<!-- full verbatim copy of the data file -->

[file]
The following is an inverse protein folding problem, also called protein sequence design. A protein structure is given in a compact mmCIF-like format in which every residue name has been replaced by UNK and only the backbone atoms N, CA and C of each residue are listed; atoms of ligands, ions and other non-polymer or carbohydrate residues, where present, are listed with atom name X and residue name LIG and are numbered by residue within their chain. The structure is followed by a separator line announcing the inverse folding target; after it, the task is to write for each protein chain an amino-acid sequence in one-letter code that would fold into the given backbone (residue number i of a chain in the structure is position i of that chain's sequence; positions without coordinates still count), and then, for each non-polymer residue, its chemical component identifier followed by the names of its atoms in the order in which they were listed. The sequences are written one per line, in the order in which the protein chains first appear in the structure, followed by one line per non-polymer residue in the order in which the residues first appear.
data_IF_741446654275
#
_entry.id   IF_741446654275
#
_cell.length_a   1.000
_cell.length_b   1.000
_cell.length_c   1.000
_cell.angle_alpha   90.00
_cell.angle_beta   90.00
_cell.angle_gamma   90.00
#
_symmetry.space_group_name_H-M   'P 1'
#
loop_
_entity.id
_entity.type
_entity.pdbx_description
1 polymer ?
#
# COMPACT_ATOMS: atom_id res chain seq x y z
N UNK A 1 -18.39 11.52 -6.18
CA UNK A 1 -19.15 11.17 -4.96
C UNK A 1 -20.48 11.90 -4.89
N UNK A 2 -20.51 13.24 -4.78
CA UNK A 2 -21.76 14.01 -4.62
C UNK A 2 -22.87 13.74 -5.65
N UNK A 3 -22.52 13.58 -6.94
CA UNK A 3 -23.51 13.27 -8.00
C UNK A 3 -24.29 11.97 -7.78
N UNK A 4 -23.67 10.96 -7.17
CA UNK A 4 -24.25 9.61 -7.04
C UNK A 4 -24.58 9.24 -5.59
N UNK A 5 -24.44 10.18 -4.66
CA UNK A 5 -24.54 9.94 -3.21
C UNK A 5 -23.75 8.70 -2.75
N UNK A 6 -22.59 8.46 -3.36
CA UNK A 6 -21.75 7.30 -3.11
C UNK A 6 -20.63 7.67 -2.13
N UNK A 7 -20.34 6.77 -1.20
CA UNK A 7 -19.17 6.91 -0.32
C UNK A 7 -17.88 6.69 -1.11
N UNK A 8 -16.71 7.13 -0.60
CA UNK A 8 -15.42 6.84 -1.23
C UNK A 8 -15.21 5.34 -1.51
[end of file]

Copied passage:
The following is an inverse protein folding problem, also called protein sequence design. A protein structure is given in a compact mmCIF-like format in which every residue name has been replaced by UNK and only the backbone atoms N, CA and C of each residue are listed; atoms of ligands, ions and other non-polymer or carbohydrate residues, where present, are listed with atom name X and residue name LIG and are numbered by residue within their chain. The structure is followed by a separator line announcing the inverse folding target; after it, the task is to write for each protein chain an amino-acid sequence in one-letter code that would fold into the given backbone (residue number i of a chain in the structure is position i of that chain's sequence; positions without coordinates still count), and then, for each non-polymer residue, its chemical component identifier followed by the names of its atoms in the order in which they were listed. The sequences are written one per line, in the order in which the protein chains first appear in the structure, followed by one line per non-polymer residue in the order in which the residues first appear.
data_IF_741446654275
#
_entry.id   IF_741446654275
#
_cell.length_a   1.000
_cell.length_b   1.000
_cell.length_c   1.000
_cell.angle_alpha   90.00
_cell.angle_beta   90.00
_cell.angle_gamma   90.00
#
_symmetry.space_group_name_H-M   'P 1'
#
loop_
_entity.id
_entity.type
_entity.pdbx_description
1 polymer ?
#
# COMPACT_ATOMS: atom_id res chain seq x y z
N UNK A 1 -18.39 11.52 -6.18
CA UNK A 1 -19.15 11.17 -4.96
C UNK A 1 -20.48 11.90 -4.89
N UNK A 2 -20.51 13.24 -4.78
CA UNK A 2 -21.76 14.01 -4.62
C UNK A 2 -22.87 13.74 -5.65
N UNK A 3 -22.52 13.58 -6.94
CA UNK A 3 -23.51 13.27 -8.00
C UNK A 3 -24.29 11.97 -7.78
N UNK A 4 -23.67 10.96 -7.17
CA UNK A 4 -24.25 9.61 -7.04
C UNK A 4 -24.58 9.24 -5.59
N UNK A 5 -24.44 10.18 -4.66
CA UNK A 5 -24.54 9.94 -3.21
C UNK A 5 -23.75 8.70 -2.75
N UNK A 6 -22.59 8.46 -3.36
CA UNK A 6 -21.75 7.30 -3.11
C UNK A 6 -20.63 7.67 -2.13
N UNK A 7 -20.34 6.77 -1.20
CA UNK A 7 -19.17 6.91 -0.32
C UNK A 7 -17.88 6.69 -1.11
N UNK A 8 -16.71 7.13 -0.60
CA UNK A 8 -15.42 6.84 -1.23
C UNK A 8 -15.21 5.34 -1.51